The knowledge gap to de-risking investment into a new-to-Aotearoa New Zealand tree syrup industry is a lack of understanding of sap exudation mechanisms in each potential tree syrup species. This gap limits our ability to predict potential yields, optimise new production systems, confirm economic viability, or identify new sources of tree syrup.
In September 2021, the research project “Non-invasive sap flow measurement and mechanisms for reliable tree syrup yield predictions”, was awarded three years of funding by the Ministry of Business, Innovation and Employment's (MBIE) Endeavour Fund. This project is being led by University of Canterbury.
Despite the long history of tree-syrup production in north-eastern North America, the exact mechanism that drives sap flow is not fully understood, primarily due to the difficulty of directly observing the flow process in trees. We aim to provide a comprehensive understanding of sap exudation phenomena for both juvenile and mature trees.
Using advanced, high-resolution, 3D, in-vivo imaging techniques we will non-destructively image the microstructural changes that occur during freeze-thaw induced sap flow. Our microstructural imaging will examine the interactions between xylem anatomy, the pit membranes that interconnect xylem cells, bubble formation and movement, and the role of pit membranes in generating stem pressure and sap flow.
Our goal is to understand the effect of climate and pruning regimes on potential syrup production. By correlating un-controlled, but measured, climatic factors to measured tree response variables (e.g. tree stem pressure, sap flow and internal tree temperature) we will refine our ability to optimise plantation site requirements.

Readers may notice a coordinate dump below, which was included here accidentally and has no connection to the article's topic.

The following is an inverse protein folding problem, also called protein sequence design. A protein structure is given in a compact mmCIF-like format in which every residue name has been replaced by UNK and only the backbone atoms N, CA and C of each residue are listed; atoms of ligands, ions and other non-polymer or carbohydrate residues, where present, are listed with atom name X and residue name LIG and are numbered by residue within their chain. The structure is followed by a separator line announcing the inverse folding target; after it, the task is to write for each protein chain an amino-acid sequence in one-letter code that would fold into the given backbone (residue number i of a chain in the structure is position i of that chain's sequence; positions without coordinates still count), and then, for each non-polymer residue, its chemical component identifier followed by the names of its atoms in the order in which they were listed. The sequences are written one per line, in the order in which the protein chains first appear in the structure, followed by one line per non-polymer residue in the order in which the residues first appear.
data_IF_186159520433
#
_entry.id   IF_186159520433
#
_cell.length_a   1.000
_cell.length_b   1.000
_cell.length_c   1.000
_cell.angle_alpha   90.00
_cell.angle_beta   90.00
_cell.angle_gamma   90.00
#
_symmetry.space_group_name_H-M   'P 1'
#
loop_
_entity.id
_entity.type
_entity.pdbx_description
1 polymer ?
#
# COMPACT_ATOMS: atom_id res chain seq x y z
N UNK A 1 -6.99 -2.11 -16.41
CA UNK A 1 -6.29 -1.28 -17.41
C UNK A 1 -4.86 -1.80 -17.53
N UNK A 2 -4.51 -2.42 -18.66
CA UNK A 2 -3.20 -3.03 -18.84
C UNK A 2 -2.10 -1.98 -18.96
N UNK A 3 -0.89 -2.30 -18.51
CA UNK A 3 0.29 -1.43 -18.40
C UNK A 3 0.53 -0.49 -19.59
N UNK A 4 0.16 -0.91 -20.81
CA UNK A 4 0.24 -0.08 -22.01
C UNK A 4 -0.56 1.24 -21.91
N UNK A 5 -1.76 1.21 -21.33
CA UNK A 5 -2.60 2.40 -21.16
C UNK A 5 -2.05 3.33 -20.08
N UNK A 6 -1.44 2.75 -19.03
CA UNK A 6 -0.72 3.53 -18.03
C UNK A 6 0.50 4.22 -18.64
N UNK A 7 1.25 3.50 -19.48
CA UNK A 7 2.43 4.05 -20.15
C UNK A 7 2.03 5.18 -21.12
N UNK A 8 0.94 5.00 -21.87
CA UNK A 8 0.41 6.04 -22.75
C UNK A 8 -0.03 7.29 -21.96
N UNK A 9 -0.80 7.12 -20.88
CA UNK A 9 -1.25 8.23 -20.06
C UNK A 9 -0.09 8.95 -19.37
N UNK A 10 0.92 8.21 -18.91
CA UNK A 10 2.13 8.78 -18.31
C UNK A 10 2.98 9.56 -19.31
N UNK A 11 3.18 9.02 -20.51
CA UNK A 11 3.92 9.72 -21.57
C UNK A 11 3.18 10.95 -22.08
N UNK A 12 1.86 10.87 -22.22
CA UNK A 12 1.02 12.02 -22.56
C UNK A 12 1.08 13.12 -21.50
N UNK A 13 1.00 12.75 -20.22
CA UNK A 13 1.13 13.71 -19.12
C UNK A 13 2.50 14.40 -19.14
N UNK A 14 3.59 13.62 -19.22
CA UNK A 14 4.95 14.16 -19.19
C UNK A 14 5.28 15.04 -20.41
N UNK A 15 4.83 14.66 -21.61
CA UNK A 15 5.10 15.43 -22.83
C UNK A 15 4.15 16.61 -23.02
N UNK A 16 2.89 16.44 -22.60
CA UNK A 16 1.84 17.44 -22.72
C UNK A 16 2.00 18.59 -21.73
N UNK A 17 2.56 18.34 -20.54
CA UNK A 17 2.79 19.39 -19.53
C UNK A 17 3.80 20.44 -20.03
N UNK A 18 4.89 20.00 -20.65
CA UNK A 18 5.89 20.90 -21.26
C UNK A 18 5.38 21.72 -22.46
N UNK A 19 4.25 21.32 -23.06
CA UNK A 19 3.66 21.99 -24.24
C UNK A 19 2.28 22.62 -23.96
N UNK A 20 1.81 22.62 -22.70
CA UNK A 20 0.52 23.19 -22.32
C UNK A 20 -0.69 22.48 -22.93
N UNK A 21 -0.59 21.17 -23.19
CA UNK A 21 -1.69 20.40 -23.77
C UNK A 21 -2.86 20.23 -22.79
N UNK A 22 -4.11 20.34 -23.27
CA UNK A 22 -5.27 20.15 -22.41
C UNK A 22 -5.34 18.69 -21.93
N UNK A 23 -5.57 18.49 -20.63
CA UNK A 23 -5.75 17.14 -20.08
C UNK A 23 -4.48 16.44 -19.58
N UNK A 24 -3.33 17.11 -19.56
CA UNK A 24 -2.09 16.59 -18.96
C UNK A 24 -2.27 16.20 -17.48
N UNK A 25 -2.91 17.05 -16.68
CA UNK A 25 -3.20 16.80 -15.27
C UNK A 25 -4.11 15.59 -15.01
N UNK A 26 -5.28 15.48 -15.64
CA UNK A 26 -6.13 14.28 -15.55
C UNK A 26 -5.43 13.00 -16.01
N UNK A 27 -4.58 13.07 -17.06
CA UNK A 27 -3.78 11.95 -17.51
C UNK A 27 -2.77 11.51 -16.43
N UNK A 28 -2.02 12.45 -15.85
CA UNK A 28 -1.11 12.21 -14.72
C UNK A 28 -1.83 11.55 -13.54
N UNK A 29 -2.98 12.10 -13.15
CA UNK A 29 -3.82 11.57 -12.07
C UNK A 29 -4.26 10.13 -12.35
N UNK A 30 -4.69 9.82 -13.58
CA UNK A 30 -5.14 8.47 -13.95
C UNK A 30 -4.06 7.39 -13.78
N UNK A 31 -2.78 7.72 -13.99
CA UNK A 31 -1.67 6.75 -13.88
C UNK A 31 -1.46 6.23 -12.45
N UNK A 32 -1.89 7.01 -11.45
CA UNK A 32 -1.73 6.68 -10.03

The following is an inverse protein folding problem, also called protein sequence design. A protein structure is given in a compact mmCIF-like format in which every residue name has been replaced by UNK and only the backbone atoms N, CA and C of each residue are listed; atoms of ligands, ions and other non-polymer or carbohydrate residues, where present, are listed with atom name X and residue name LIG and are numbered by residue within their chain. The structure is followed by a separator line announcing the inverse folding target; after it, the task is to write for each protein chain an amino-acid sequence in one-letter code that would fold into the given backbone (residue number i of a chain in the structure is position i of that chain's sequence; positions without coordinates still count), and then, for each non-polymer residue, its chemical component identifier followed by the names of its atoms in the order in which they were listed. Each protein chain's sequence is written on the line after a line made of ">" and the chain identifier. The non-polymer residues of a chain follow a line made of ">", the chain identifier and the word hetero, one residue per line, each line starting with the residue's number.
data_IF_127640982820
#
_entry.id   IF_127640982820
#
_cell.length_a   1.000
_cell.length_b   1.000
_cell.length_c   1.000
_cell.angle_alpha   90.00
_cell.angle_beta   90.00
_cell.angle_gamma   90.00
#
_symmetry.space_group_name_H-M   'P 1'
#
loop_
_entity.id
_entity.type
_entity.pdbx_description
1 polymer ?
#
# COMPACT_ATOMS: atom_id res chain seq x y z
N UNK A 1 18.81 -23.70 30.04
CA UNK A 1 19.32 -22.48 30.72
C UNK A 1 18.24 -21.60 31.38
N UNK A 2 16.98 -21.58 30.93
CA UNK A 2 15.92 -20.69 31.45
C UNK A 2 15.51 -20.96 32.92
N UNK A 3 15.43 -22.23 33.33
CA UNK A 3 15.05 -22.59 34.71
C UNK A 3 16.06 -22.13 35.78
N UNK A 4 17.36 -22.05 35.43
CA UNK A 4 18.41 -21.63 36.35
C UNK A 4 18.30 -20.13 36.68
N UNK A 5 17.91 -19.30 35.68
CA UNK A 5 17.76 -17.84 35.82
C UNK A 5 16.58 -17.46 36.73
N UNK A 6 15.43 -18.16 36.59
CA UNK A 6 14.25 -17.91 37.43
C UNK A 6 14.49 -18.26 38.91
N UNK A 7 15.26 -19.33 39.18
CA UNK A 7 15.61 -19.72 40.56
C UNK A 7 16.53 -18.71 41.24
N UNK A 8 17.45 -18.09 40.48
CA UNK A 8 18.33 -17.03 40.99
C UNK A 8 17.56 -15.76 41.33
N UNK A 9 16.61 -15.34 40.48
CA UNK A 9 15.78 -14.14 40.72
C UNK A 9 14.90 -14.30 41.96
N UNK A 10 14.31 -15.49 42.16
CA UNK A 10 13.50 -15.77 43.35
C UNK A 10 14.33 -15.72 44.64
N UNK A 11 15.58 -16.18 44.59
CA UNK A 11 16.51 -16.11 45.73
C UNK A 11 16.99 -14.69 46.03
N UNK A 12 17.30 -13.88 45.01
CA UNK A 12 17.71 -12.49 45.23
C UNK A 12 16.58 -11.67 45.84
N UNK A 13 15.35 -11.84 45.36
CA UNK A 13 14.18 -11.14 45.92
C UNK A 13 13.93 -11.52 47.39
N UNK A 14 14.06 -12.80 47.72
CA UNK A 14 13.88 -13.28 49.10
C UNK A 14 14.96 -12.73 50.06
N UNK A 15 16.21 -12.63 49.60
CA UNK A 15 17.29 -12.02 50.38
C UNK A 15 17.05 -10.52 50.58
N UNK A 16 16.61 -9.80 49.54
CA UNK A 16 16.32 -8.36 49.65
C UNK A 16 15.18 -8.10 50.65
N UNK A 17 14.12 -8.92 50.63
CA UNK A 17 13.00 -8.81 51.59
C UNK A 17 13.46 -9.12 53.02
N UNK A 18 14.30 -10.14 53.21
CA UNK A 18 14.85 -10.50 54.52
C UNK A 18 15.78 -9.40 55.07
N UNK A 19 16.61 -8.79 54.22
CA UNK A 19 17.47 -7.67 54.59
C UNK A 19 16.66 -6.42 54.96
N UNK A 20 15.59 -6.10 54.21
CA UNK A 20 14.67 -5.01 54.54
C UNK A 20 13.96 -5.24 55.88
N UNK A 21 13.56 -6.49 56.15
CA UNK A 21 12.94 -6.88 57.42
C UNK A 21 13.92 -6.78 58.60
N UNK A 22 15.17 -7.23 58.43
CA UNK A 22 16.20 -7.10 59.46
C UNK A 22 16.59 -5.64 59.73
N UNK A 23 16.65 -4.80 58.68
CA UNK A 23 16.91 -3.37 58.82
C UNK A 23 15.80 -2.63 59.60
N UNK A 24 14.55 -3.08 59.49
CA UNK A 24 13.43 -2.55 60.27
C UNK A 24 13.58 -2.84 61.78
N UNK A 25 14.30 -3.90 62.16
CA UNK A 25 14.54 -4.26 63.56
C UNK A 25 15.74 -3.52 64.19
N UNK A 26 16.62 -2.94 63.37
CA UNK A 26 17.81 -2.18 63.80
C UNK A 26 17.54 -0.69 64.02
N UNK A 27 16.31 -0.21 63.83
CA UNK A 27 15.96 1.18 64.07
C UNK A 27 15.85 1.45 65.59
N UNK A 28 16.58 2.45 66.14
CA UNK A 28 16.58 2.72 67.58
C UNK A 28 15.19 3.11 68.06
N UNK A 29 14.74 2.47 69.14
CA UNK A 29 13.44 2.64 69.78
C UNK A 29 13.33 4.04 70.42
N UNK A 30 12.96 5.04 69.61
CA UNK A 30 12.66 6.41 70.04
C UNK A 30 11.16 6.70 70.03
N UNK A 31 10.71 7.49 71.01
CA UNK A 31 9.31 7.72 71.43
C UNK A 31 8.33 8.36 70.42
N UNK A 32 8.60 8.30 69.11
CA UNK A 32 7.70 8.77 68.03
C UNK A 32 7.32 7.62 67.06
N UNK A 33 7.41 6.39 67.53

Trees will be subjected to different pruning regimes to determine whether a single stem yields greater syrup volumes than multiple stems resulting from a coppice regime. Experiments with excised stems, and monitoring of potted and field-planted trees will examine the role of sap sugar and root water uptake in sustaining flow.
The microstructural observations from advanced imaging, augmented with data from instrumented trees on test-sites in Aotearoa New Zealand and around the world, will inform an advanced observation-based sap flow model. This tool that will improve forecasting of tree syrup yields under various climatic conditions and differing harvesting techniques.
The model will be used to predict tree stem pressure, optimum growing conditions and locations in our maritime climate, and sap-harvesting strategies to maximise yield. We will use this model, coupled with other costs to determine the economic viability of establishing a tree syrup industry.